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What are 16 challenges when gathering information for a customer-facing Service Catalogue

By ITIL® from Experience ©

Collecting information for a customer-facing service1 catalogue can be challenging. A key challenge is to navigate through people’s understanding of:

  • A service as described by ITIL® vs. technology vendors use of the term “service” (e.g. MS Windows Service, Software as a Service, Service Oriented Architecture);
  • A service catalogue2 and its purpose, based on;
  • The scope of the catalogue (e.g. customer-facing vs. supporting services3 vs. self-service tool)

Quite often stakeholders will need some training to ensure a common understanding. Without this some groups will want to include all activities they do even if they are not a customer-facing service as they see the opportunity to bring visibility to the work they do.

In addition, here are fifteen (15) more potential challenges.
  1. Determining the level of details:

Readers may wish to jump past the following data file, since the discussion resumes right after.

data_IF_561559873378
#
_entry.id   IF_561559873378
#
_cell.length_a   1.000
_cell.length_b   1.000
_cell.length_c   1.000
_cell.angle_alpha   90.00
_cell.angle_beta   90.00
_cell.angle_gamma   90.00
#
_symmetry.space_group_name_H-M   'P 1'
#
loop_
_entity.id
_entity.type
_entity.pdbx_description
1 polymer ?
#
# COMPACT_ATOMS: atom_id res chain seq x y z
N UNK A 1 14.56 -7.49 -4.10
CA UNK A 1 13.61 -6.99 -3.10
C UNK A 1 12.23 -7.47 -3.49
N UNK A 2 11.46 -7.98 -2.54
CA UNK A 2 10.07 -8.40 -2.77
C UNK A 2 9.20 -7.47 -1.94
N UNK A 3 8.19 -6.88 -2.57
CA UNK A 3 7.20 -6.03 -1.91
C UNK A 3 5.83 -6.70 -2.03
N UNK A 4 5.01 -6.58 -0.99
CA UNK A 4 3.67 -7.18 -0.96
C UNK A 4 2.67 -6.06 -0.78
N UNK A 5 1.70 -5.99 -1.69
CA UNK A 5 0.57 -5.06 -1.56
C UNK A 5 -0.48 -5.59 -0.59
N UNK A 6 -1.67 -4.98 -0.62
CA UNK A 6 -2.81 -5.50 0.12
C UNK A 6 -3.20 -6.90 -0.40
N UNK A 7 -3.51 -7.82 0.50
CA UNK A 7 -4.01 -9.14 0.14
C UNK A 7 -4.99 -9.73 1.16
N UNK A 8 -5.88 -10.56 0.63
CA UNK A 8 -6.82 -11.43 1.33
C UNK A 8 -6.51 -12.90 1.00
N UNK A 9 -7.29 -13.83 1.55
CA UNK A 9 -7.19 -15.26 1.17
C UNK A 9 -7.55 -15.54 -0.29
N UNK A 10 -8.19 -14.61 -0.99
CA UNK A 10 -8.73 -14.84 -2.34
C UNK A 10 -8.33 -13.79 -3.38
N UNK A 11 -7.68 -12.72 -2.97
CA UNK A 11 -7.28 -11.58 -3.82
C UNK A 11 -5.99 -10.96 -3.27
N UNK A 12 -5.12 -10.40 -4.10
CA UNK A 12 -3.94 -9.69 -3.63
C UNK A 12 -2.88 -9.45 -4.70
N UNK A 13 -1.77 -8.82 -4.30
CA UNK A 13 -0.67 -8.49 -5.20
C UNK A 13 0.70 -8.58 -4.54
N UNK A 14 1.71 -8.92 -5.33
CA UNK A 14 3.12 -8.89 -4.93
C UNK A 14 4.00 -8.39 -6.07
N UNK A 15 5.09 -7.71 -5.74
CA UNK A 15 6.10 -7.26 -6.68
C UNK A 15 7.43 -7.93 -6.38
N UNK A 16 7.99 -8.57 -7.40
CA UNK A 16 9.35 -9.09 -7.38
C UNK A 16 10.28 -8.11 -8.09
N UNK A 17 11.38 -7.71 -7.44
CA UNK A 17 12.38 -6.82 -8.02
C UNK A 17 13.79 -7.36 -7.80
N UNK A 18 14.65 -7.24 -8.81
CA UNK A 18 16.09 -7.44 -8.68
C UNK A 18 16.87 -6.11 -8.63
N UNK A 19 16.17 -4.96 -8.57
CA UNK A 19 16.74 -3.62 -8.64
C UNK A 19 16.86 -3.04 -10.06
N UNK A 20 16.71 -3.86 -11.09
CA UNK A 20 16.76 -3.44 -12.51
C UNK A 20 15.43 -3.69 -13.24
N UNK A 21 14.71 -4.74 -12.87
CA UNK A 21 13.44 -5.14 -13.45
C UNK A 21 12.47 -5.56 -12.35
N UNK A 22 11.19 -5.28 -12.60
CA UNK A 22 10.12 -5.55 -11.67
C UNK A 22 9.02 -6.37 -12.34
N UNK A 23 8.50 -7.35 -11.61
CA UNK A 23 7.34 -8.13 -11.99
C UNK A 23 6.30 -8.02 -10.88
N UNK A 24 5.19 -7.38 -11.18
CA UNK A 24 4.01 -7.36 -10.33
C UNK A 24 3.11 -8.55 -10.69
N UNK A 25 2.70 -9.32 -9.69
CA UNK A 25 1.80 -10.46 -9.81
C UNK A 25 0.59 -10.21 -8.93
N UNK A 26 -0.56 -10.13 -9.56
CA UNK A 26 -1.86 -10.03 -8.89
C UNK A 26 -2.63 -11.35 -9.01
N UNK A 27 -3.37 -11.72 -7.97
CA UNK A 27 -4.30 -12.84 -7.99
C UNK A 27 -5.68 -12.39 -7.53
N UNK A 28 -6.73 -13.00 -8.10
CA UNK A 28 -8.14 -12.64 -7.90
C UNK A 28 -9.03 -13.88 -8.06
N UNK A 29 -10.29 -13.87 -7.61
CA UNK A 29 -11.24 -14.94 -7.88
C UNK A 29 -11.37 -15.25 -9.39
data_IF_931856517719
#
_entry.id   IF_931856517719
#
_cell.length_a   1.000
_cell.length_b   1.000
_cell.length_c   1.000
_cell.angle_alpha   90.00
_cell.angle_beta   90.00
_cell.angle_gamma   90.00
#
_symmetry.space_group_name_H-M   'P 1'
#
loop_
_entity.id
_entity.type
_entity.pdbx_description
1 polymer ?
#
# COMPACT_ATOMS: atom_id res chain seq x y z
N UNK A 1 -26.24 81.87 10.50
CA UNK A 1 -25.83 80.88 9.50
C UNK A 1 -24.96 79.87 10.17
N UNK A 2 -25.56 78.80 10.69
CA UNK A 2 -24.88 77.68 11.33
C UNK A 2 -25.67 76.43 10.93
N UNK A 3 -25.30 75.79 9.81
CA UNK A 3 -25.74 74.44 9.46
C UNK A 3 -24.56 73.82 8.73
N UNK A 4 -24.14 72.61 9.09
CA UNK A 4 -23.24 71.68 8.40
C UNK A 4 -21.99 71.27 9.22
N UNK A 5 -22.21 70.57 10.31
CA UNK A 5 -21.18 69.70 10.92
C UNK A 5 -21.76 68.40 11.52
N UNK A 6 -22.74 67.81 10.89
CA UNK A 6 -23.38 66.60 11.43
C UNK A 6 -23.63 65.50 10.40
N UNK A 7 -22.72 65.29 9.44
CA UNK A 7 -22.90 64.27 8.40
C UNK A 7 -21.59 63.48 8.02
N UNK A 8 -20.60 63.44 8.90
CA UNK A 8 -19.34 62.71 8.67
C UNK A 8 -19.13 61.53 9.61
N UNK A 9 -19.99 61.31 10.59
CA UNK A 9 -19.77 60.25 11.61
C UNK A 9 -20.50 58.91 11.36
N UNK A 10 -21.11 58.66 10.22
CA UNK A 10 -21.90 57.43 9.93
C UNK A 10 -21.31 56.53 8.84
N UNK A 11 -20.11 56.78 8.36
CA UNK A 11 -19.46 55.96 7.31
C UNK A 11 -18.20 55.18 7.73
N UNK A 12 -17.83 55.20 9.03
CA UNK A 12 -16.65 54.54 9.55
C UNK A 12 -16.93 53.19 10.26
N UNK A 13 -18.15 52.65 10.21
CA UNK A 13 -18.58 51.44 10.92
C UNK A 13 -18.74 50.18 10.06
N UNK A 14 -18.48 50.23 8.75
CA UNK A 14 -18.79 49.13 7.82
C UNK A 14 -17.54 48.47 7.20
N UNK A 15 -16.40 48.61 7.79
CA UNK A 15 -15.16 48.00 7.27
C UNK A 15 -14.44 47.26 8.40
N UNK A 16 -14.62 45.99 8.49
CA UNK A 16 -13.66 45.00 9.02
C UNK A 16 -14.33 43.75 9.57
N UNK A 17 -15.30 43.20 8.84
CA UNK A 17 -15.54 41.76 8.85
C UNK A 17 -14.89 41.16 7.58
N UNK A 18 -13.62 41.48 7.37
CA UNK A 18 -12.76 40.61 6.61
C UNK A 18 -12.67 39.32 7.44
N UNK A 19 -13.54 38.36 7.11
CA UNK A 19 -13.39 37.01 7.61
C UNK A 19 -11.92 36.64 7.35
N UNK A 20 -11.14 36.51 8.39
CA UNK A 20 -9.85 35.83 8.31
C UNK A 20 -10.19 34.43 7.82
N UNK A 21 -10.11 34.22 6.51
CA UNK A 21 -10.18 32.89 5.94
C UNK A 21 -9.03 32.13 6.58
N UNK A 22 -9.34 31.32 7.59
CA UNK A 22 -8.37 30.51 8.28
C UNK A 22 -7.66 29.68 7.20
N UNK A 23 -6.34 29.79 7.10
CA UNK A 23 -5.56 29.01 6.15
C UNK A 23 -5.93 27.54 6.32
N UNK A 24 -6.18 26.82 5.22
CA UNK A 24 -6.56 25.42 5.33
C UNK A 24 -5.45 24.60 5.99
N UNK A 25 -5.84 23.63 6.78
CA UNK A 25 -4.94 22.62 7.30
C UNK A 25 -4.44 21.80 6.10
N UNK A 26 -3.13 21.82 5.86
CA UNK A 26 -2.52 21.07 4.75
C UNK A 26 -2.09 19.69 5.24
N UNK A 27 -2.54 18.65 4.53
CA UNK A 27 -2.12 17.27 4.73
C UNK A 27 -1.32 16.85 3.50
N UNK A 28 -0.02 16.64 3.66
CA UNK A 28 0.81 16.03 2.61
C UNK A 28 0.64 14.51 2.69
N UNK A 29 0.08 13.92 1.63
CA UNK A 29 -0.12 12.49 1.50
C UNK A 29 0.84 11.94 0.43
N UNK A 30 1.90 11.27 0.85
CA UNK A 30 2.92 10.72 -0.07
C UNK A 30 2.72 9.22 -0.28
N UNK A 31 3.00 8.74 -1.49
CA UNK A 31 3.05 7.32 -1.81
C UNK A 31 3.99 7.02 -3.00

• Should the length of passwords be included?
    • Should cost be mentioned even if customers are not charged and given that I.T. does not know the cost of every service?
    • Is it simply a description of the offering and how to order it –or- also a marketing effort to explain the value of the service and why Customers/Users should order it?
  2. Identifying the multiple point of contacts (e.g. phone numbers, email addresses, web site, walkup counters)
  3. Communicating clearly and simply the different hours of service for each point of contacts (e.g. the Service Desk is from 8:00 a.m. to 20:00 p.m. including Statutory Holidays while Telecommunications is from 9:00 to 5:00 p.m. excluding Statutory Holidays, but if there is a network outage it can be reported 24x7x365. Of course each point of contact is likely to have its own telephone number, email address, etc.)
  4. Understanding the various SLAs which might be in contradiction or have irrational response and resolution times (e.g. installing one printer is 4 days and installing 4 printers is 4 days. A password reset is 30 min. while a PIN reset is 2 days)
  5. Making sense of the various ordering procedures and approval business rules (e.g. forms or information required in the email to request the service)
  6. Understanding which document contains valid information. Information if often replicated and sometimes contradicts itself. It can also be difficult to establish which source is valid if it doesn’t have a date as it can be several years old.